Tuesday, 10 January 2012

Love Letter To...iTAL tEK

Another article I've written for the405.com in which I detail the reasoning behind my endless, boundless (and potentially ridiculous) love for iTAL tEK. As is now customary, I'm now patiently waiting for him to find it so he can add me to some sort of retraining order.
ENJOY.

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I'm finding it difficult to write about an artist whose music is harsh and brittle, and yet makes me feel so sentimental. I feel like I don't "get" it. Sometimes warmth and familiarity is what we want and expect from music. Sometimes we use it as a comfort or find some small corner of security within a song’s textured walls, and listening to it again and again re-ignites this friendly feeling of companionship. It’s funny then, that I get so much repose and satisfaction from the cold, calculated shards of electronica that Alan Myson, iTAL tEK, spins from his fingers with such apparent ease.

It’s been years since I first came upon his particular brand of broken beats. As a big fan of Terminator 2 (it so happens to be my favourite film, not that anybody asked), his T2 EP made me smile before I even ripped the CD to my hard drive. Since then he’s been an on-and-off favourite of mine as I dip in and out of more experimental genres (and the less experimental too – everybody should have a Friendly Fires phase in my opinion). The joy of this is that every six months or so I find myself re-discovering him and realising he’s released yet more gleaming, twisted, bittersweet break-laden techno-infused electronica to get totally immersed in. Case in point, his recent Gonga EP, which mixes dancehall into his usual disjointed sounds to create something different again. Since moving to a bigger city, it’s only seemed to make more sense, as though being somewhere so artificial only gives it more context. I’m self-consciously aware it’s probably just all the ambient concrete, however.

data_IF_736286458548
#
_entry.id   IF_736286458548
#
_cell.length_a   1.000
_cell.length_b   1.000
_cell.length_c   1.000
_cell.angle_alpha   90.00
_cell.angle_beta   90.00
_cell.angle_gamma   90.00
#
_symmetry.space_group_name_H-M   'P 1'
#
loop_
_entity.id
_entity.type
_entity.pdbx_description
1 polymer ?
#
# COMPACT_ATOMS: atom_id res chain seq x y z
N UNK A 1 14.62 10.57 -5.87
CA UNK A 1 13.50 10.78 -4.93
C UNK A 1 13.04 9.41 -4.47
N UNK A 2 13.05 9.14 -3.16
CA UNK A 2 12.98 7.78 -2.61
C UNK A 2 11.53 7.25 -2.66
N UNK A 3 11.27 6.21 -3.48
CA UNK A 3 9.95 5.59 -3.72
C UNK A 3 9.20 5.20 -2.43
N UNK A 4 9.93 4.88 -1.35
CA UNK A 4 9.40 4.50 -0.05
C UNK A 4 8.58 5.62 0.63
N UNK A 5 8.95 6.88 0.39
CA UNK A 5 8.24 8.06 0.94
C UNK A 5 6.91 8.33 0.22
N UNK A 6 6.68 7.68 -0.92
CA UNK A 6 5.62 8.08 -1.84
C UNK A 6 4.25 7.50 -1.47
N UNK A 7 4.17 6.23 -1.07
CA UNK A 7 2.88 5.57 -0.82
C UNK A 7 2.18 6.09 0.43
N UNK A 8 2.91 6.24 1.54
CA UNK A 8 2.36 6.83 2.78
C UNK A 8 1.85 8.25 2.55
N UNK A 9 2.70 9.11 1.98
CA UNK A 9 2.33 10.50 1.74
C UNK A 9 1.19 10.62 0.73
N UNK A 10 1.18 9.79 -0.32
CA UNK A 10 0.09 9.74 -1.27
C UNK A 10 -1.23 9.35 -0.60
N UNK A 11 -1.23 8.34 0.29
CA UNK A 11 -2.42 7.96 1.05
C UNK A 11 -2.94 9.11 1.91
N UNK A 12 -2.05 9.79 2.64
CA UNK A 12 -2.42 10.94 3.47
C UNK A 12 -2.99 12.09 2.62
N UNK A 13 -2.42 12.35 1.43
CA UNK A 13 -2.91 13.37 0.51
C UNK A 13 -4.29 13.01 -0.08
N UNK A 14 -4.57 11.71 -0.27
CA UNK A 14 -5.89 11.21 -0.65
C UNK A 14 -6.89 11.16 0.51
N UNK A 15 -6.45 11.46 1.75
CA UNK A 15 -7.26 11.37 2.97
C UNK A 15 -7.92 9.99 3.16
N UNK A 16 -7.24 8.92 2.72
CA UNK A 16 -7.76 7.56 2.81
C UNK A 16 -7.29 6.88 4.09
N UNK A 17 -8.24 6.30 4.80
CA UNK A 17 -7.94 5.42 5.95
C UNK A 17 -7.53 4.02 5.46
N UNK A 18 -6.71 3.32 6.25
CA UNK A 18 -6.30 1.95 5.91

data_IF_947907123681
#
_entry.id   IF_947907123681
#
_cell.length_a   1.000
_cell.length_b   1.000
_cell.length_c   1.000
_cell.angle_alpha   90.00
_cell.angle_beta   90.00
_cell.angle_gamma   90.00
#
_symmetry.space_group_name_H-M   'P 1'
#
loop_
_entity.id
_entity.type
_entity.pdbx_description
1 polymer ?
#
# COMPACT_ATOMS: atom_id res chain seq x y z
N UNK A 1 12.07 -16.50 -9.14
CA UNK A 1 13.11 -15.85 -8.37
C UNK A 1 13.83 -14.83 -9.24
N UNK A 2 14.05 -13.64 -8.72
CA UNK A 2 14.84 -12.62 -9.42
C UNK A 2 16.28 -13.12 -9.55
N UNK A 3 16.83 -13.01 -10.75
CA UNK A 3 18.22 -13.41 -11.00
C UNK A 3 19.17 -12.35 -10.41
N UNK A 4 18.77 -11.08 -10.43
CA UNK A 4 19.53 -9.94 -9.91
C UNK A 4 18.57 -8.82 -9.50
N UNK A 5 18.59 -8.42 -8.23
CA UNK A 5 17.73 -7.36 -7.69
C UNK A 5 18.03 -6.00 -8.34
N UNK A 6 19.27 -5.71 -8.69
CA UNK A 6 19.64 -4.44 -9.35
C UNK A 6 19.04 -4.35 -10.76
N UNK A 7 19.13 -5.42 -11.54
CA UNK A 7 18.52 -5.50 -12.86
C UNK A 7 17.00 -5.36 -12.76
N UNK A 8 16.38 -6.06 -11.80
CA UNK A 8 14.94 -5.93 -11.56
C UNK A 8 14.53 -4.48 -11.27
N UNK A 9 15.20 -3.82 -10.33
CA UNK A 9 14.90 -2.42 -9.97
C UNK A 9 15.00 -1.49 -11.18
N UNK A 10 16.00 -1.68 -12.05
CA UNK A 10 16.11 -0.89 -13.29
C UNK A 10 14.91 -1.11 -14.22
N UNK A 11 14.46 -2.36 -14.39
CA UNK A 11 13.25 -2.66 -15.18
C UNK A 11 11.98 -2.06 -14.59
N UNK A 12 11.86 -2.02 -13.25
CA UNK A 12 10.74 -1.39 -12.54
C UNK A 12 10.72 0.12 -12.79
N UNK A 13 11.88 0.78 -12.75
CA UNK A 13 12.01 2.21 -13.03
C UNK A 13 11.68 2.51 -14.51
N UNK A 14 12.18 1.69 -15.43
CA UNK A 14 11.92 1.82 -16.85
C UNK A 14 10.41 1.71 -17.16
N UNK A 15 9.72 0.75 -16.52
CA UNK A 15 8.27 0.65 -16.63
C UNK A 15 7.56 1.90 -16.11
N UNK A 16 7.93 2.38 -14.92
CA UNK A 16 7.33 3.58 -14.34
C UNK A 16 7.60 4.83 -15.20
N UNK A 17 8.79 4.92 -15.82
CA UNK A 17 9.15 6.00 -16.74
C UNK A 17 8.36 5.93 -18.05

Love Letter To...iTAL tEK
Alan Myson aka. Ital Tek
 On forcing Midnight Colour on a friend who expressed a fleeting interest in the Blood Line EP and who usually listens to all manner of most-definitely-not-dubstep, she said she liked it because the sounds were so alien. It hadn’t occurred to me before that the reason iTAL tEK’s music seems so special is due to left impurities and an unnaturalness layered all the way through, like sandstone. Often, artists who make music in this off-beat, paranoid style are too quick to alienate the listener entirely. It’s hard to find cold, calculated beats with heart, and to begin with I dismissed Midnight Colour as a stray album pointed at listeners who weren’t taken in by the frankly perfectCyclical. As is usually the case, I was kicking myself three months down the line when I finally gave it a proper chance on a train ride home in the dark. I realised it was just as intricately pieced together as any of his previous work, with aspects of beauty I’d previously thought would only ever exist in tracks like White Mark and Weavefound in Strangelove VIP and Satellite, but with a confidence and security often found lacking in IDM.

It’s his production and his knack for manipulating totally synthetic sounds into something recognisable I most admire. The sheer extent of what could only be assumed is near-crippling perfectionism can be heard in each percussive moth wing-like flutter, and each incredibly spherical kick drum. Spherical is a ridiculous description for a drum I agree, but listen to Archaic and tell me I’m wrong. The sounds in any iTAL tEK track are clear and clean and precise, in a way many electronica/dubstep artists never are these days. As dear to my heart as Burial is, he has swept the dark streets clear to make way for hundreds of badly-tuned radios with barely flickering heartbeats; music that emanates images of dusty forgotten corners and empty car parks and starless yellow-tinged city skies. The point of this style is to only just hold together on listening, as though one stray half-beat could shatter the record to pieces. iTAL tEK chooses to portray brittleness in a totally different way – his tracks can sound purposefully ugly and delicately pristine at the stroke of a snare. Just once it’s nice to see frosty sunrises and the sea at night, and that’s what he does best. He stands out in the cold and embraces it. I could round off with a throwaway sentence about winter, but I won’t. Start with Cyclical, and let his frozen heart tell you stories.

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